Mon November 12, 2012

Legal challenges ahead for charter schools?

I 1240 passed by a narrow margin, but legal challenges may await it.
Gabriel Spitzer KPLU

Now that charter school backers have declared victory, opponents are readying possible legal challenges to the new law established by Initiative 1240.

State superintendent Randy Dorn has been warning for some time that he doesn’t believe the charter school law would be constitutional. Dorn’s office is charged with overseeing public schools in Washington, while the new charter schools would largely skirt his authority.

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Education
6:00 am
Thu November 1, 2012

Mock elections, real democracy

A student at Chief Sealth International High School votes online in a mock election.
Gabriel Spitzer KPLU

As voters in Washington continue to mail in their ballots this week, a group of distinctly smaller citizens is weighing in online. Students across the state are voting in a pair of mock elections, giving democracy a dry run.

At Seattle’s Chief Sealth International High School. politics isn’t exactly front and center for a lot of students. Many do have opinions about the presidential race, or whether to legalize marijuana, but what about these guys Jay Inslee and Rob McKenna?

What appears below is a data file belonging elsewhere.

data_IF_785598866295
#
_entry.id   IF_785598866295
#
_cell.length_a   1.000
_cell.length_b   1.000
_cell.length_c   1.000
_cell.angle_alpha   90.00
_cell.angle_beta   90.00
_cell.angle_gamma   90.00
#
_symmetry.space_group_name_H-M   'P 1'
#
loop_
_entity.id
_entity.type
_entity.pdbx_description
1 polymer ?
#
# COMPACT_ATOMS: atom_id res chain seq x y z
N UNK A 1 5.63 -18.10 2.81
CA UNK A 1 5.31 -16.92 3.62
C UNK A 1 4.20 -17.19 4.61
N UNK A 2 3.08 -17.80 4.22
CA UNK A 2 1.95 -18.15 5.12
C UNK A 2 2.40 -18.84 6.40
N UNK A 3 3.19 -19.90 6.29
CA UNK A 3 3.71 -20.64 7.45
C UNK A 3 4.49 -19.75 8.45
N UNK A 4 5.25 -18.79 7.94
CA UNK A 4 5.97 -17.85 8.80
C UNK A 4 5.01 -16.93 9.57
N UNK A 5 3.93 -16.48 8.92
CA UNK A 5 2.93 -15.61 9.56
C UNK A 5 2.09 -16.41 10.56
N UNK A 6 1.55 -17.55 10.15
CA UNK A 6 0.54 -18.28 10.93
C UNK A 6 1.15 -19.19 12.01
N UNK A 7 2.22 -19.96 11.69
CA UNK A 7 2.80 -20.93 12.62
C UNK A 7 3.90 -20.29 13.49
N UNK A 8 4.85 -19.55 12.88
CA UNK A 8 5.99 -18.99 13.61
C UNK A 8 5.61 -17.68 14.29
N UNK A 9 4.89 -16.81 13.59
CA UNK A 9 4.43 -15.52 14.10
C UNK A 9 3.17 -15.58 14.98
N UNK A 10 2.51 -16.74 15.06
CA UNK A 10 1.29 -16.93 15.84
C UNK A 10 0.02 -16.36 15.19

“No one really talks about that stuff at school,” said ninth-grader Janelle Barlow.

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Marijuana legalization
3:22 pm
Fri October 26, 2012

Marijuana Notes: If it passes, possession is legal on Dec. 6th

“... however you wound up coming into possession of marijuana, it is not a crime for you be in possession of marijuana," said an initiative backer.
Pedro Fp Flickr

If Initiative 502 passes, walking around with a bag of marijuana (up to an ounce) will be legal just in time for the holidays … so take note, gift-givers (and be aware those of you who might think the law takes effect right away). 

Even though the elaborate state-regulated apparatus for growing, processing and selling marijuana would take more than a year to come online, simple possession would be legal starting December 6.

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Charter Schools
6:00 am
Fri October 26, 2012

Charter school initiative: How easy would it be to 'flip' a school?

cdsessums Flickr

One item on the November ballot might look familiar to Washington voters, an initiative to allow charter schools. The deja vu could be because charter school measures have already gone before voters three times, most recently in 2004. 

But there’s a key difference this time that could have some far-reaching effects, and that’s what parent Steve Nesich wanted to talk about when he testified before the Seattle School Board about Initiative 1240.

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Salmon